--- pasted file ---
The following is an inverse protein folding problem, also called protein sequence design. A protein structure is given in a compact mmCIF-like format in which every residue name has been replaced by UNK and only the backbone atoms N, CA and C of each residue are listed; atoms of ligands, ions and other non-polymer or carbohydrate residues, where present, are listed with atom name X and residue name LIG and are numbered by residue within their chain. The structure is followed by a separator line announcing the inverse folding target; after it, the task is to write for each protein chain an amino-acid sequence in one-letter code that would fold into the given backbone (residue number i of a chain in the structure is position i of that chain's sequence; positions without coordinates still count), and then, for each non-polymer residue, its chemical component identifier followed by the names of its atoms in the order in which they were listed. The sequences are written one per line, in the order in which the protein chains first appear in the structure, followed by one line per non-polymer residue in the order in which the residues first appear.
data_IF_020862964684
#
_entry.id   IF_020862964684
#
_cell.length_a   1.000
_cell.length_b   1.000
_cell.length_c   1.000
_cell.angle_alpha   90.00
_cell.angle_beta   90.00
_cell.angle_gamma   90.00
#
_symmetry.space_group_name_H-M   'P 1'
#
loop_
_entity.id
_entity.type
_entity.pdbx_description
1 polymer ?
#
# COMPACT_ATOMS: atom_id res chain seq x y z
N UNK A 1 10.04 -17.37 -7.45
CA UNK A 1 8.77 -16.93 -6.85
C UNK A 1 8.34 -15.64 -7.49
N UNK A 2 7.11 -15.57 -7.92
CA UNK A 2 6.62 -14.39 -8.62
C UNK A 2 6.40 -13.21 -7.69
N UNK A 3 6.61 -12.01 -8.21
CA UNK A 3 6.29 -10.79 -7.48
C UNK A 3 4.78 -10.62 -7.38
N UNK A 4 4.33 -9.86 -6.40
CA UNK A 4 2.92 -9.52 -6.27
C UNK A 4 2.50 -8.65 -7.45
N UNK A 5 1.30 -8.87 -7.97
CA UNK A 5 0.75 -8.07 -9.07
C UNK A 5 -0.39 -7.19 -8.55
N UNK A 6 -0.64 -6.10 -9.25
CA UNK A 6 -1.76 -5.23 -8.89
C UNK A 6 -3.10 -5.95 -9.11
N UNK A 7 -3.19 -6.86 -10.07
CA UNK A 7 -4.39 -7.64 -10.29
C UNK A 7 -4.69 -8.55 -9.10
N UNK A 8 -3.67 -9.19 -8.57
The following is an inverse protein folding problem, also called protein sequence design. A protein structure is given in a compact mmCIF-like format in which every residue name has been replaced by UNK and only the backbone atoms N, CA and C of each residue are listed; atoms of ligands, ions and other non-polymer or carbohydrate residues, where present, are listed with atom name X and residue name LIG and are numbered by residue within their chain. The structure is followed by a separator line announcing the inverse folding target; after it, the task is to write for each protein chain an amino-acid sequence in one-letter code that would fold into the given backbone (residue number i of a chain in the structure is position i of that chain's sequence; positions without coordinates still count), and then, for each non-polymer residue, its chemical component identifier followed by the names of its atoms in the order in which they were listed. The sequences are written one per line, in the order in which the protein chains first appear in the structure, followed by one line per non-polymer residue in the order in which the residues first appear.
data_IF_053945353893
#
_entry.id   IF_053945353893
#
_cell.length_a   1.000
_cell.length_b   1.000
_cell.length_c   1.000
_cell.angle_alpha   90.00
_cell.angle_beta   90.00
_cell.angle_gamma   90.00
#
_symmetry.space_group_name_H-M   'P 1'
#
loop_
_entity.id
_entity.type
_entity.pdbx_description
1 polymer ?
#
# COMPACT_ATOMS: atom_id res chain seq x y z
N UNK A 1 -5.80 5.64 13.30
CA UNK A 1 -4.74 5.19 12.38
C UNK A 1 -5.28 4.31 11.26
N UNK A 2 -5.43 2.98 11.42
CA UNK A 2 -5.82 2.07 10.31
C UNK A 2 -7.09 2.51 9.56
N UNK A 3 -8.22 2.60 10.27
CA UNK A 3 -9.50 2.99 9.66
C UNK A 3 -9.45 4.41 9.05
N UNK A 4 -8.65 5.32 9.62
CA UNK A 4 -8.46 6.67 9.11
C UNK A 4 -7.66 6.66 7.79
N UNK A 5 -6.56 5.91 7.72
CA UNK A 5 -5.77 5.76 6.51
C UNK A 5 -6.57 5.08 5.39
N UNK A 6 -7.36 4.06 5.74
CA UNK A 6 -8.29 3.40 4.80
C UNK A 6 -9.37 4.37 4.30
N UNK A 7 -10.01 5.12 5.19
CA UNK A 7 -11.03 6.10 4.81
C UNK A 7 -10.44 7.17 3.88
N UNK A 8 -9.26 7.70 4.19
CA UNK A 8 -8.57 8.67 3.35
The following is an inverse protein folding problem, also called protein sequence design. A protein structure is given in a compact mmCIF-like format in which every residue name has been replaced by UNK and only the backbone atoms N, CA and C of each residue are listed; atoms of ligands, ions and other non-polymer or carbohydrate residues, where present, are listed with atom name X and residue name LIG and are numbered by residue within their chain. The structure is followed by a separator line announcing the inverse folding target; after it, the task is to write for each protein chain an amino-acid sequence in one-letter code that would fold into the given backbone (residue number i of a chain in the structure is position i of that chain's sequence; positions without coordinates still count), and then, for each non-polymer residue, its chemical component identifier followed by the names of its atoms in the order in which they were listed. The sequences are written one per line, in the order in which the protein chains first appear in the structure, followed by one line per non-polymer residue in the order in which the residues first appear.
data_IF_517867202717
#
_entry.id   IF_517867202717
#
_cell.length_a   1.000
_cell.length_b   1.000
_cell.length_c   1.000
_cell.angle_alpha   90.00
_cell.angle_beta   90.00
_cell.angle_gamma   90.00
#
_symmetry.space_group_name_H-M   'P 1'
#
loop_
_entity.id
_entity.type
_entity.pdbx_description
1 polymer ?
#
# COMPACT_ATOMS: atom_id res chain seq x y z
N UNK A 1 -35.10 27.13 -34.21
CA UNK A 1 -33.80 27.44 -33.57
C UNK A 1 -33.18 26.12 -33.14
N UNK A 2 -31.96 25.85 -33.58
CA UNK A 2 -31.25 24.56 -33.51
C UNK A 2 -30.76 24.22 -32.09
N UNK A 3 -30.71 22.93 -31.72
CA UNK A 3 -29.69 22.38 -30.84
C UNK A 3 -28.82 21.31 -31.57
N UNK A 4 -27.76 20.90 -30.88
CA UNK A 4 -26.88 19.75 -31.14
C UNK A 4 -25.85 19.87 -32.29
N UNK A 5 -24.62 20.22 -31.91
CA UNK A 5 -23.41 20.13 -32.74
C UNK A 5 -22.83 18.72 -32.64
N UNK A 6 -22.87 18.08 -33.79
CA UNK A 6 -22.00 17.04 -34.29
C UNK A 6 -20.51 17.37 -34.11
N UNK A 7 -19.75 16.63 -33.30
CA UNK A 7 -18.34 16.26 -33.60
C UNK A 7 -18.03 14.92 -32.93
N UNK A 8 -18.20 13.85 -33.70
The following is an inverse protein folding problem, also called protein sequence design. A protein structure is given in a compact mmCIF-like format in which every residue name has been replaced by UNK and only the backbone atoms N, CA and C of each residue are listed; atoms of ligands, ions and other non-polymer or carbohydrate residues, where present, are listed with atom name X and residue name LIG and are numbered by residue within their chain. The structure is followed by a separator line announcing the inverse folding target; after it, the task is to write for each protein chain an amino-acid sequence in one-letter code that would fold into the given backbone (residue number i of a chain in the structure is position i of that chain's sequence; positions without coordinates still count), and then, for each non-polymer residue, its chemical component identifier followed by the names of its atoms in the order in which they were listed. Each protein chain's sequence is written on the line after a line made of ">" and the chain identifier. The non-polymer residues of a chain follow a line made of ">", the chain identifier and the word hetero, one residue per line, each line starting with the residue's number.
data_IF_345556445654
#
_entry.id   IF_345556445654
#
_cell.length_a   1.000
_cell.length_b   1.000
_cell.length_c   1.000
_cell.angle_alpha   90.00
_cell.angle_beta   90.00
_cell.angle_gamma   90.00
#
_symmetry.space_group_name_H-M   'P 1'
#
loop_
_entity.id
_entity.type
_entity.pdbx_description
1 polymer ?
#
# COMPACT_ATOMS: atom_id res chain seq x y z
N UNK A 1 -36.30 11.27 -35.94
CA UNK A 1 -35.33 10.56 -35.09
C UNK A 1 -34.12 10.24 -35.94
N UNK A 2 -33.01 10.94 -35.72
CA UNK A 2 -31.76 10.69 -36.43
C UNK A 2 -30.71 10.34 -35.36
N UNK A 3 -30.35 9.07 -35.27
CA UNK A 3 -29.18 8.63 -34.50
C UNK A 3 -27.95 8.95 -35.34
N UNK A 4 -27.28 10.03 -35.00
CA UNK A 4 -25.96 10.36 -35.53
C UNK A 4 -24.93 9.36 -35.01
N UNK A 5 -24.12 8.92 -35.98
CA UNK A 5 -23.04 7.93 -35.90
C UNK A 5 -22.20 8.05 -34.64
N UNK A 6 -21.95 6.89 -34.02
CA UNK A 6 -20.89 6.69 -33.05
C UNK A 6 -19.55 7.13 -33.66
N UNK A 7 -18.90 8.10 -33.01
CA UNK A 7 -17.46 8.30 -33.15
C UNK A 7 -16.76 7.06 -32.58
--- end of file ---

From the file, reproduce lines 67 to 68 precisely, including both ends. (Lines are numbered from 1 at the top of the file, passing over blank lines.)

C UNK A 1 -5.28 4.31 11.26
N UNK A 2 -5.43 2.98 11.42